Amendment 1 provides the purest and most direct form of local control by giving each individual parent in districts that have charter schools the ability to have a choice in what type of educational environment best fits their child.

Amendment opponents have also claimed that charter school applicants already can appeal to the state Department of Education and this amendment is unnecessary.

While we wish this amendment was not necessary, this claim by opponents is patently untrue. The Supreme Court’s ruling that is being addressed by this amendment found that the state no longer may approve charter schools that provide “general k-12 education.”

The result of this holding is that a constitutional amendment is the only mechanism available to reestablish this common-sense ability to appeal the denial of a charter school application.

In addition, despite what the education establishment is suggesting, not one dollar of local property tax dollars is used to fund state-authorized charter schools.

Since roughly half of each Georgia student’s education is funded by local property tax dollars, charter schools must deliver results to the parents and children that choose that option with significantly less tax dollars per-capita than the traditional local schools.

At the end of the day, regardless of whether a charter school is approved by a local board or the state, a charter school only succeeds if enough parents elect to send their children to that school.

It is beyond us why anyone would want to prevent parents (the very people paying taxes to fund their child’s education) from having more choice in finding the educational environment best suited to their child.

We are fortunate to live in one of the top performing school systems in the state. As parents, like most of the parents in this community, we are very satisfied with the quality of our own children’s traditional public school education. For this reason, this amendment will likely make little to no difference in our community.

However, it will potentially give parents in low performing school districts like Clayton County or the City of Atlanta a real opportunity to find a better educational opportunity for their children.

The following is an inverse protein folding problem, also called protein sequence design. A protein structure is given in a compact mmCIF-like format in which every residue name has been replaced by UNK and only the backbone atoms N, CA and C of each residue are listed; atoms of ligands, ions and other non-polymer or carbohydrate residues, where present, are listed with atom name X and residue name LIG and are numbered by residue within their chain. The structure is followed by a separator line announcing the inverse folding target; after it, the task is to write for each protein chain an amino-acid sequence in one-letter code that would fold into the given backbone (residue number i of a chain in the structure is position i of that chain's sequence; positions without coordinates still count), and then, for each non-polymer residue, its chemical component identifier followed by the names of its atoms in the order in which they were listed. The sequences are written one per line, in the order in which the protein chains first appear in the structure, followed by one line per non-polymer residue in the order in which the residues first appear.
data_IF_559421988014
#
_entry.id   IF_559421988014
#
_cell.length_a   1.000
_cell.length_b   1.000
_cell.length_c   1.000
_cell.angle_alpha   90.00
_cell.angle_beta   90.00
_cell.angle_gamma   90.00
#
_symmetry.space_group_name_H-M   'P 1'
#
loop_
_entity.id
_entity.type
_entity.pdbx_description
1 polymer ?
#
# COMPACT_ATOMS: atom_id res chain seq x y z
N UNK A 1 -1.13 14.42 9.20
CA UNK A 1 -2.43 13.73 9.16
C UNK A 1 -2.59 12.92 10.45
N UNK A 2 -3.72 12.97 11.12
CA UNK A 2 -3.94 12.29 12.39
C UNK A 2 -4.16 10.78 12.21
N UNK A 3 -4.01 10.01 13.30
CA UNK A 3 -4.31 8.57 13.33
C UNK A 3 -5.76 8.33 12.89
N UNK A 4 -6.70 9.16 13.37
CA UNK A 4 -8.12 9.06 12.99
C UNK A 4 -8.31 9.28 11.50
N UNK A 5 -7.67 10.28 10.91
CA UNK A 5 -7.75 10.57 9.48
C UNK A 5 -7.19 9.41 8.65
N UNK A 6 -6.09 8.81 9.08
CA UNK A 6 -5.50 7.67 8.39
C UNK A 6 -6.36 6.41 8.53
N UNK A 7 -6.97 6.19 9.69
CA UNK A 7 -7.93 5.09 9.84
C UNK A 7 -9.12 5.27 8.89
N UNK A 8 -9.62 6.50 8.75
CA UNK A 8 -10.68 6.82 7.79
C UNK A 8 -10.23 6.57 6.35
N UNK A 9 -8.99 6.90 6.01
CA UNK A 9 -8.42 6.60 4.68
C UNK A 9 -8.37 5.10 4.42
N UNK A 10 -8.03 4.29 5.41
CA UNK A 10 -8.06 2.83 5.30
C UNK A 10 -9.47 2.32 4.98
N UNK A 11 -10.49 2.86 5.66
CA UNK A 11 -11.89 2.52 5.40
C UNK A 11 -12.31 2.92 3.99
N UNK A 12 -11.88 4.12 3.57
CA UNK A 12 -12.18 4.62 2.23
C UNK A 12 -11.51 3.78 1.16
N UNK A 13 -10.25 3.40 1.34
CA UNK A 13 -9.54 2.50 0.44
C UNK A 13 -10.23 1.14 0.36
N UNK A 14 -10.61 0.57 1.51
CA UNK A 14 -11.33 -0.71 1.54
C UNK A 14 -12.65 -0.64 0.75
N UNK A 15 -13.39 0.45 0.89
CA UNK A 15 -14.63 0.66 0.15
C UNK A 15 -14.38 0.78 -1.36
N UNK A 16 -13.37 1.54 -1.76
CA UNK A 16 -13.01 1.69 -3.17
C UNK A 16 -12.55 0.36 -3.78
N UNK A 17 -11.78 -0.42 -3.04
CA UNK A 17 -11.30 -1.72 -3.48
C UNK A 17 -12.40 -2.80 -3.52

It is in the best interests of Fayette County citizens and all Georgians to support efforts to improve the quality of all school systems in the state.

Over the last several decades Georgia has put more and more tax dollars per-capita into our current educational system (K-12 now comprises roughly 50 percent of our state budget) and we simply haven’t seen the results that taxpayers deserve.

Our children deserve something better and different; and we believe moving away from the one-size-fits-all approach by providing more educational options for parents and their children is a good place to start.

We urge voters to put their trust in parents over the government and Vote YES on Nov. 6 to Amendment 1.

Ronnie Chance

Senator, District 16

Tyrone, Ga.

Matt Ramsey

Representative, District 72

Peachtree City, Ga.



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Atlanta Symphony Orchestra oboist Emily Brebach introduces Lauren Kelley to an unfamiliar key on the oboe that will help her be .more efficient in her playing.
It was a first for a school band program in Fayette County -- musicians from the Atlanta Symphony Orchestra (ASO) giving music lessons to students during class.